Top tips for becoming a foreign exchange trader

Posted: 9th October 2018 08:33

A look down any jobs board reveals that there are plenty of vacancies for foreign exchange traders both in London and around the world – and with the total size of the global forex market currently resting at around $5tn per day, it’s clear that this is a field that is likely to remain dominant for a long time to come. However, it’s not an easy ride: you’ll need to ensure that you’re highly numerate and commercially minded, for example, while for some jobs a degree is usually necessary. This article will explore what the requirements are, and how you can find your feet in this diverse and interesting career.
Education and experience
One of the beauties of foreign exchange trading is that you don’t have to hold a particular qualification in order to get hired in a relevant role. Some people set up as forex traders by themselves – and in theory, all that’s required to do that is a laptop, an internet connection and some cash to get started. However, studying for a degree can certainly help your chances, particularly if you’re looking for employment: banks and forex  brokerage firms often recruit graduates because they possess the critical thinking skills to solve market problems and the verbal skills required to liaise with clients. Studies show that the financial services sector is the industry that takes on the most graduates of any in Britain, so having a degree on your side will certainly boost your chances. There’s no degree in Forex Studies, and people in disciplines as diverse as economics to geography can become forex traders.
Graduates of certain universities, such as those in the research-intensive Russell Group, are over-represented in these statistics – so if you’re eyeing a career in forex but you’re still at the stage where you can make decisions about what institution you attend, then it may be worth setting your aims high. Education doesn’t stop at school or university, though. Ongoing professional education using the many forex sites available online is a good idea, and trading forex with is a good way to access resources and find ways to keep your skills sharp.
Numeracy and commercial awareness
Forex brokers don’t spend the whole day sat working out figures on calculators, and there’s a lot more to it than that – especially when it comes to developing good client relations. However, much of the work does require strong numeracy skills: forex traders often have the authority to buy large currency sums on behalf of the institution they work for, and being able to place these figures into their proper context and work out what goes where is obviously essential. Employers are likely to request that you demonstrate your numeracy skills in one way or another, so ensure that they are finely tuned before applying. Perhaps more important, though, is being able to analyse the commercial significance of a figure – and what it means for your employer’s bottom line. If you’re so figure-averse that you’d struggle to deduce whether a given amount represented a profit or a loss, say, then forex trading might not be for you.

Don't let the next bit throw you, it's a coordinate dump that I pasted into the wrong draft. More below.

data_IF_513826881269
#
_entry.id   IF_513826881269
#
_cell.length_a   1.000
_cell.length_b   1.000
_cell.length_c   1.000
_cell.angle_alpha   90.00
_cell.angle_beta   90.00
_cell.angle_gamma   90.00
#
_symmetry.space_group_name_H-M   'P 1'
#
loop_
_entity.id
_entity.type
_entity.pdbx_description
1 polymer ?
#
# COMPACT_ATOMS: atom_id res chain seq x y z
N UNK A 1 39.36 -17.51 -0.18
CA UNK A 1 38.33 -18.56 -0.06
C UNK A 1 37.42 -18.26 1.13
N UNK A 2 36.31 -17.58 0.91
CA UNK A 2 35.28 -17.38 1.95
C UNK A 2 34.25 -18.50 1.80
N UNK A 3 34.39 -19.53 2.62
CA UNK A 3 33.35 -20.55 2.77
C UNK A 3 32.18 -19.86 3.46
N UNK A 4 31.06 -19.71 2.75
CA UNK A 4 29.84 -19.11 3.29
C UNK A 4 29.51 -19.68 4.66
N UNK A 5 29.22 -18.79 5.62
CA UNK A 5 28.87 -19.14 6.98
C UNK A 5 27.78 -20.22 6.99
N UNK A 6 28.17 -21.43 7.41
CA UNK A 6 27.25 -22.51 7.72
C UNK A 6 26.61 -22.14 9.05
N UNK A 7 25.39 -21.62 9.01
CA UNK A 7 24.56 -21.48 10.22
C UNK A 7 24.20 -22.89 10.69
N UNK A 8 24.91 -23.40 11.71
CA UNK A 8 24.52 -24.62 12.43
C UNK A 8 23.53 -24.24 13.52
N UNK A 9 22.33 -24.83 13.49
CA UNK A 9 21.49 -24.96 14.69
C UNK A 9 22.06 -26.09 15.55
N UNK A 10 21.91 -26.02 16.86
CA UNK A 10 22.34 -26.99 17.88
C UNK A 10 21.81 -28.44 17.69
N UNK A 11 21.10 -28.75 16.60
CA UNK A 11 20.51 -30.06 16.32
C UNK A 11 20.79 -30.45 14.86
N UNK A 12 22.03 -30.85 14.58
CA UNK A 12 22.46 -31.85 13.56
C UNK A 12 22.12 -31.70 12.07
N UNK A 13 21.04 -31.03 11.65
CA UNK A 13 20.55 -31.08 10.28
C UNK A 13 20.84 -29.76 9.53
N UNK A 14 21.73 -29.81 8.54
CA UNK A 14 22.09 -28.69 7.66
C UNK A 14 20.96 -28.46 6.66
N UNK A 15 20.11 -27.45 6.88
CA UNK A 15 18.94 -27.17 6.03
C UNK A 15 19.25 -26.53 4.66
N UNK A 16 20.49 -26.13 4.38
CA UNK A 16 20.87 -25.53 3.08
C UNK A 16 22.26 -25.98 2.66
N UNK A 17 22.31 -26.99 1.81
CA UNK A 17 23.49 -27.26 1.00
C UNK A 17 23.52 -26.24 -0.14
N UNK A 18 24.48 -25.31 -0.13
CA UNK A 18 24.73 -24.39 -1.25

Stay within the law
It’s also important to make sure that the firm you choose to work for is properly regulated. If you end up at a firm that doesn’t have that regulatory backing, then you may soon find that it goes out of business – and you could in turn be out of a job. It’s wise to always ask any potential employer whether they are regulated by the Financial Conduct Authority (FCA) or the relevant regulator in whichever country you apply, such as the Securities and Exchange Commission (SEC) in the US.
You should also be aware of the law. That’s because there have also been high-profile cases of forex firm employees who have been personally prosecuted as a result of their activities. British trader Stuart Scott, for example, even faced extradition to the US and being tried in a court across the Atlantic when he was accused of foreign exchange-related wire fraud. Spending some time now familiarising yourself with forex trading practices that are legal and those that are not is definitely a smart move.
Working as a forex trader is a career considered by many people who have both a nose for profitable deals and a critical, numerate brain. It’s a lucrative career, and it’s one that exposes you to a wide range of clients and other stakeholders. By ensuring that you’re degree educated, legally savvy and numerate, you’ll be able to give yourself the best possible chance of breaking into this world.